I've noticed that most NLP systems I can easily investigate on the Internet don't handle ambiguity at all, or only handle within components of the pipeline and not between components.

For instance it seems typical that text segmentation, morphological analysis, POS tagging, parsing, semantic analysis, etc do not pass ambiguity information along to the next stage, even if one or more individual stage might have some awareness of ambiguity.

I'm looking for any NLP system I can play with (free or online or open source, etc) that embraces the concept of ambiguity through every stage.

The reason I'm interested in this is that an early stage can easily choose an interpretation which a later stage finds less acceptable and reject an interpretation that could be accepted by later stages.

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    It makes a huge difference if intonation, stress, and rhythm information is available. That's what's used in natural language to ignore ambiguity and nudge the perception to the "obvious" choice. Because they don't encode this data, written utterances (which are presupposed by most NLP systems) just doesn't have the information to handle ambiguity, with the result that every written sentence is multiply ambiguous. We forget this because of our mind's ear, if we're fluent readers. – jlawler Sep 25 '14 at 14:38
  • Oh yes I'm aware of the "pervasive ambiguity" problem. I'm interested in speech recognition too but I'm concentrating on text because it has a lower barrier of entry. I'm expecting there must be some systems or standards for passing parse forests or DAGs between stages. Some stages may be able to prune some ambiguities from earlier stages but I'm aware that even at the end of the pipeline many may remain. – hippietrail Sep 25 '14 at 14:56
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    There are many POS taggers, parsers, semantic analyzers, etc. that deal with ambiguous data. In most of those cases, the algorithms are built to add up the weightages of the various components, and then provide only the 'best' solution; because for most purposes, providing 10 solutions rather than just one makes the tool useless. Many of these tools provide ways to enable the 'nbest' option. If you want an easy-to-use system, look for Stanford Parser. If you're in the mood for some heavy lifting, look for the delph-in toolchain. These are just two examples. I think I could come up with twenty. – prash Sep 25 '14 at 16:28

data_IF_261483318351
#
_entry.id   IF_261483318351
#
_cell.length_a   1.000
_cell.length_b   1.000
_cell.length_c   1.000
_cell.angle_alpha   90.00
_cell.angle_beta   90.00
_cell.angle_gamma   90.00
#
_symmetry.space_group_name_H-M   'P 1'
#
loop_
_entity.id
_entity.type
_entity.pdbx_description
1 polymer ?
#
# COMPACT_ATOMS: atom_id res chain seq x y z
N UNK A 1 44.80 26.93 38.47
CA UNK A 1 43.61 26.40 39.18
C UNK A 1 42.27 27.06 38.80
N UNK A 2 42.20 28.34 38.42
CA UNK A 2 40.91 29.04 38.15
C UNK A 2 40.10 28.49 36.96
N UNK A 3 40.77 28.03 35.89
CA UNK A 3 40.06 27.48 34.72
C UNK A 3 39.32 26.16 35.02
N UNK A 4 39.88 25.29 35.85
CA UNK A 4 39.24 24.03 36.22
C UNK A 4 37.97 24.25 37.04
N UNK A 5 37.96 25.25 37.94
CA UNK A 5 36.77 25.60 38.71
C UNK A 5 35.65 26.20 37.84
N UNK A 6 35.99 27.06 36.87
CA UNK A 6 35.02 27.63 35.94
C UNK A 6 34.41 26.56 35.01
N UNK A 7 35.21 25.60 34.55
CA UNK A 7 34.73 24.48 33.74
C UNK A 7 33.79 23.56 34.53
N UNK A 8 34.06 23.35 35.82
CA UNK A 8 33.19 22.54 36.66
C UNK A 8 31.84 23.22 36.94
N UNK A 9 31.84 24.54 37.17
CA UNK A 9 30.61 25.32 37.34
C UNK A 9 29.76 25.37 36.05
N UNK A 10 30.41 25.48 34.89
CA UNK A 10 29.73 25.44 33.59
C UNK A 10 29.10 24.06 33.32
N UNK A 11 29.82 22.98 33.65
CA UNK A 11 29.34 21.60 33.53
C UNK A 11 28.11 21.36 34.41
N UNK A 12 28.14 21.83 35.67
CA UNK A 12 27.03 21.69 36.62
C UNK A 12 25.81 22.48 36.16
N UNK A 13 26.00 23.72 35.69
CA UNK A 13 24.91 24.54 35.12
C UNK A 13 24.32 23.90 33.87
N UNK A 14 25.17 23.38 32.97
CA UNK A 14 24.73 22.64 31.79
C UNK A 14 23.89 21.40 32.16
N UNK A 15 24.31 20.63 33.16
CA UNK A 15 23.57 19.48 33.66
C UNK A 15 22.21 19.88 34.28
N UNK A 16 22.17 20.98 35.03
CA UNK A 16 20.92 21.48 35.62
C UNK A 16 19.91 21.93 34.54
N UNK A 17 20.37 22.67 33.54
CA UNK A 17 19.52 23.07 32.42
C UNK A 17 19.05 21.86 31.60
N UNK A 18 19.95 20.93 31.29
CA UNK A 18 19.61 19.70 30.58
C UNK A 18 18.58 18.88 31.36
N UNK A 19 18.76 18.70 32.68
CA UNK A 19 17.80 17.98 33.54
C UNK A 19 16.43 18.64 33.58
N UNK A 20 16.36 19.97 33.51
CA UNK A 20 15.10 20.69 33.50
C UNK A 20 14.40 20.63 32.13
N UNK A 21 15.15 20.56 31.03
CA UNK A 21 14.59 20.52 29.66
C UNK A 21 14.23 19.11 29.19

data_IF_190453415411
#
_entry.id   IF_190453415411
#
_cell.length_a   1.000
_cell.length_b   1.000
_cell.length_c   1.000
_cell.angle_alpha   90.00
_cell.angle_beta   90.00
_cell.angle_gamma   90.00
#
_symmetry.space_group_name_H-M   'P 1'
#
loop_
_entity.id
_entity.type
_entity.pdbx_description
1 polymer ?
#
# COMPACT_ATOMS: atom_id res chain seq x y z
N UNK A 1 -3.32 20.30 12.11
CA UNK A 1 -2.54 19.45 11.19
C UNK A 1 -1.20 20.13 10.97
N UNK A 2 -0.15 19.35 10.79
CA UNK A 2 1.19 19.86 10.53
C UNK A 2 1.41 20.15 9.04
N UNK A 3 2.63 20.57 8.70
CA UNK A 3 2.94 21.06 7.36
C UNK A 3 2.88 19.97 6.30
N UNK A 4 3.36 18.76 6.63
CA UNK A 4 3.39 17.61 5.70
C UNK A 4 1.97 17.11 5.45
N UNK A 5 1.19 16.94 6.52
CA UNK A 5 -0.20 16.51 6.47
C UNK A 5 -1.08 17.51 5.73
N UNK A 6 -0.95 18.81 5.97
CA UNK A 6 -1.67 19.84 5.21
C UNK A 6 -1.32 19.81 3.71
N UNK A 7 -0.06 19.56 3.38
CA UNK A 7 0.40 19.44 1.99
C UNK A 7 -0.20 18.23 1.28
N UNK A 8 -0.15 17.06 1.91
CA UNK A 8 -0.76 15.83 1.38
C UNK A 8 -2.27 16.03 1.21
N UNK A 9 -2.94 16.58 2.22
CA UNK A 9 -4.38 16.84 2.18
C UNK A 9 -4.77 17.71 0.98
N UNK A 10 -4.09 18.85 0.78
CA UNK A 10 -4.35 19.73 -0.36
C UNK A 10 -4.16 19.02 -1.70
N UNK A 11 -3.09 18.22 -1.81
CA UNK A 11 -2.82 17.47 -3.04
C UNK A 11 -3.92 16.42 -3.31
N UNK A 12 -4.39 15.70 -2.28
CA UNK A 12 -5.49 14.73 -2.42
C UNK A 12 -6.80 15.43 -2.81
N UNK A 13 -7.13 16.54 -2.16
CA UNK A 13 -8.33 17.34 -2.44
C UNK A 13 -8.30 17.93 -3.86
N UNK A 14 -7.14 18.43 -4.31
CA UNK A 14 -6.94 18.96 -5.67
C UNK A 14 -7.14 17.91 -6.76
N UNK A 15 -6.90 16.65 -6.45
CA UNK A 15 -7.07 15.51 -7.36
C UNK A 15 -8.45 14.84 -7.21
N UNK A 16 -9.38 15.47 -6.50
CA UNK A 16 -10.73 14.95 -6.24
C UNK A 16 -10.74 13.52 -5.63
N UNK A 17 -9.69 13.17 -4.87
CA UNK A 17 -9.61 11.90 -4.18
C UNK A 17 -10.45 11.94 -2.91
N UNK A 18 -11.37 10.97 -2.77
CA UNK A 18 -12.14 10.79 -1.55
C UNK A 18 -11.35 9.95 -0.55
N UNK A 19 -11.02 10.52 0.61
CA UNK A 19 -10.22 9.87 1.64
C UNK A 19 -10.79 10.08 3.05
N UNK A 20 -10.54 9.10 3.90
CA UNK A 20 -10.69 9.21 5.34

• @prash: The more I dig into these topics I find that passing n-best / k-best is not what I'm looking for. Some papers I've been reading through clarify the difference between passing that limited info and passing the complete ambiguity info. – hippietrail Sep 30 '14 at 2:10
  • @hippietrail: The n-best systems mostly account for syntactic ambiguity, and to some extent semantic ambiguity. Can you please expand the question to include examples of ambiguities you are looking for? – prash Sep 30 '14 at 11:11

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